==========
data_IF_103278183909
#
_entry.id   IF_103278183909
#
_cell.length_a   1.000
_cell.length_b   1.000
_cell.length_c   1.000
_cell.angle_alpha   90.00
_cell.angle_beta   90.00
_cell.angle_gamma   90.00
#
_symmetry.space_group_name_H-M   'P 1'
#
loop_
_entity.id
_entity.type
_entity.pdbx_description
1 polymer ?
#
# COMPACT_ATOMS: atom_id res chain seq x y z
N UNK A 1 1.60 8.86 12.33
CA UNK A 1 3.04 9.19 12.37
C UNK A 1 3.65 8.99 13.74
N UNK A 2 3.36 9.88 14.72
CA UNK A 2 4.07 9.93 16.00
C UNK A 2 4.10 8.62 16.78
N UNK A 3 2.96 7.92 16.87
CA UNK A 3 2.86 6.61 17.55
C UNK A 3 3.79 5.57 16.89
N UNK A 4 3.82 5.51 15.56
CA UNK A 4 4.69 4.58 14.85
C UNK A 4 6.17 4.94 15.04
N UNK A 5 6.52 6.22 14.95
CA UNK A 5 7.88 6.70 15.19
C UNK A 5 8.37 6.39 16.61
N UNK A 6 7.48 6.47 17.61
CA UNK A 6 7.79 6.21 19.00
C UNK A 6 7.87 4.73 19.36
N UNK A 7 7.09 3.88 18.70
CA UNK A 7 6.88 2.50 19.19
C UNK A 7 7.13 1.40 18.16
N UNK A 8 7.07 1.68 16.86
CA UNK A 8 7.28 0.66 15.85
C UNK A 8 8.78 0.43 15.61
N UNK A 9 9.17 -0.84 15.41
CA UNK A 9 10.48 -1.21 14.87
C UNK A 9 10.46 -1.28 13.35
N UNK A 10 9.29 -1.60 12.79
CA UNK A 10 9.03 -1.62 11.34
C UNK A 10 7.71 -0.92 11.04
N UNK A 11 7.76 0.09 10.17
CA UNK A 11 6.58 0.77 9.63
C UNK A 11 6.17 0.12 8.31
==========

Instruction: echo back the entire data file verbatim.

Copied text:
data_IF_103278183909
#
_entry.id   IF_103278183909
#
_cell.length_a   1.000
_cell.length_b   1.000
_cell.length_c   1.000
_cell.angle_alpha   90.00
_cell.angle_beta   90.00
_cell.angle_gamma   90.00
#
_symmetry.space_group_name_H-M   'P 1'
#
loop_
_entity.id
_entity.type
_entity.pdbx_description
1 polymer ?
#
# COMPACT_ATOMS: atom_id res chain seq x y z
N UNK A 1 1.60 8.86 12.33
CA UNK A 1 3.04 9.19 12.37
C UNK A 1 3.65 8.99 13.74
N UNK A 2 3.36 9.88 14.72
CA UNK A 2 4.07 9.93 16.00
C UNK A 2 4.10 8.62 16.78
N UNK A 3 2.96 7.92 16.87
CA UNK A 3 2.86 6.61 17.55
C UNK A 3 3.79 5.57 16.89
N UNK A 4 3.82 5.51 15.56
CA UNK A 4 4.69 4.58 14.85
C UNK A 4 6.17 4.94 15.04
N UNK A 5 6.52 6.22 14.95
CA UNK A 5 7.88 6.70 15.19
C UNK A 5 8.37 6.39 16.61
N UNK A 6 7.48 6.47 17.61
CA UNK A 6 7.79 6.21 19.00
C UNK A 6 7.87 4.73 19.36
N UNK A 7 7.09 3.88 18.70
CA UNK A 7 6.88 2.50 19.19
C UNK A 7 7.13 1.40 18.16
N UNK A 8 7.07 1.68 16.86
CA UNK A 8 7.28 0.66 15.85
C UNK A 8 8.78 0.43 15.61
N UNK A 9 9.17 -0.84 15.41
CA UNK A 9 10.48 -1.21 14.87
C UNK A 9 10.46 -1.28 13.35
N UNK A 10 9.29 -1.60 12.79
CA UNK A 10 9.03 -1.62 11.34
C UNK A 10 7.71 -0.92 11.04
N UNK A 11 7.76 0.09 10.17
CA UNK A 11 6.58 0.77 9.63
C UNK A 11 6.17 0.12 8.31